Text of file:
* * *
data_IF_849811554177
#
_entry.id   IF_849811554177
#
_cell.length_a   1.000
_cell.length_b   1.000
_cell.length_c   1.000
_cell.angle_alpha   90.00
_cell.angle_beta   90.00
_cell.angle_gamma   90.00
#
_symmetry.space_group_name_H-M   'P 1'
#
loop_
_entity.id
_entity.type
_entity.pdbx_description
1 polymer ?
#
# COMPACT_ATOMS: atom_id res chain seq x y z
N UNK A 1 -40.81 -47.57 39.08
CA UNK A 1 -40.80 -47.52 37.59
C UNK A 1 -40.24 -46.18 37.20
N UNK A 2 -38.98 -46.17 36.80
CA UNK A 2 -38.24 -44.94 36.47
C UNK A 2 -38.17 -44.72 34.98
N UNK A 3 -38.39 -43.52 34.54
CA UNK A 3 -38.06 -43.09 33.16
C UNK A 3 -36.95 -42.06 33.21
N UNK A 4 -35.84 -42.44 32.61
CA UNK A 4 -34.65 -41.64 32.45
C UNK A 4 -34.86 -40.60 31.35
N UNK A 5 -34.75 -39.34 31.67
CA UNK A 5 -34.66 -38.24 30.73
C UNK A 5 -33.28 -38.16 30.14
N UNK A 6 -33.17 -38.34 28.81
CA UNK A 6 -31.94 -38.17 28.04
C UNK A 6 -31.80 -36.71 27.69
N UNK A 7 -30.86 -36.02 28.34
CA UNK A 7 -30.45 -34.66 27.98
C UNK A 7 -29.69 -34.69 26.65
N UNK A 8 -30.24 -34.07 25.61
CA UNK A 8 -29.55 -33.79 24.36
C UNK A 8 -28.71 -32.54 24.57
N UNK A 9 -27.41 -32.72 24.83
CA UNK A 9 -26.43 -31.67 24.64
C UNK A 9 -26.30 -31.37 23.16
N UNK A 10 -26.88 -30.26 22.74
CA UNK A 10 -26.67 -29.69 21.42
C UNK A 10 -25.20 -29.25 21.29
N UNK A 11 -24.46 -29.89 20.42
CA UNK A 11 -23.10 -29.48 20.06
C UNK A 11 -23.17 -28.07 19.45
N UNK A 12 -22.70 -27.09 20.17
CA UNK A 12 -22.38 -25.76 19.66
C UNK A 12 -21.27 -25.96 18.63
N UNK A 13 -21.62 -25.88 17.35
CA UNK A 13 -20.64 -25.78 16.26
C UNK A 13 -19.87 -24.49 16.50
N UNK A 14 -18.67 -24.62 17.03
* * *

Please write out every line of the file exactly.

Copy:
data_IF_849811554177
#
_entry.id   IF_849811554177
#
_cell.length_a   1.000
_cell.length_b   1.000
_cell.length_c   1.000
_cell.angle_alpha   90.00
_cell.angle_beta   90.00
_cell.angle_gamma   90.00
#
_symmetry.space_group_name_H-M   'P 1'
#
loop_
_entity.id
_entity.type
_entity.pdbx_description
1 polymer ?
#
# COMPACT_ATOMS: atom_id res chain seq x y z
N UNK A 1 -40.81 -47.57 39.08
CA UNK A 1 -40.80 -47.52 37.59
C UNK A 1 -40.24 -46.18 37.20
N UNK A 2 -38.98 -46.17 36.80
CA UNK A 2 -38.24 -44.94 36.47
C UNK A 2 -38.17 -44.72 34.98
N UNK A 3 -38.39 -43.52 34.54
CA UNK A 3 -38.06 -43.09 33.16
C UNK A 3 -36.95 -42.06 33.21
N UNK A 4 -35.84 -42.44 32.61
CA UNK A 4 -34.65 -41.64 32.45
C UNK A 4 -34.86 -40.60 31.35
N UNK A 5 -34.75 -39.34 31.67
CA UNK A 5 -34.66 -38.24 30.73
C UNK A 5 -33.28 -38.16 30.14
N UNK A 6 -33.17 -38.34 28.81
CA UNK A 6 -31.94 -38.17 28.04
C UNK A 6 -31.80 -36.71 27.69
N UNK A 7 -30.86 -36.02 28.34
CA UNK A 7 -30.45 -34.66 27.98
C UNK A 7 -29.69 -34.69 26.65
N UNK A 8 -30.24 -34.07 25.61
CA UNK A 8 -29.55 -33.79 24.36
C UNK A 8 -28.71 -32.54 24.57
N UNK A 9 -27.41 -32.72 24.83
CA UNK A 9 -26.43 -31.67 24.64
C UNK A 9 -26.30 -31.37 23.16
N UNK A 10 -26.88 -30.26 22.74
CA UNK A 10 -26.67 -29.69 21.42
C UNK A 10 -25.20 -29.25 21.29
N UNK A 11 -24.46 -29.89 20.42
CA UNK A 11 -23.10 -29.48 20.06
C UNK A 11 -23.17 -28.07 19.45
N UNK A 12 -22.70 -27.09 20.17
CA UNK A 12 -22.38 -25.76 19.66
C UNK A 12 -21.27 -25.96 18.63
N UNK A 13 -21.62 -25.88 17.35
CA UNK A 13 -20.64 -25.78 16.26
C UNK A 13 -19.87 -24.49 16.50
N UNK A 14 -18.67 -24.62 17.03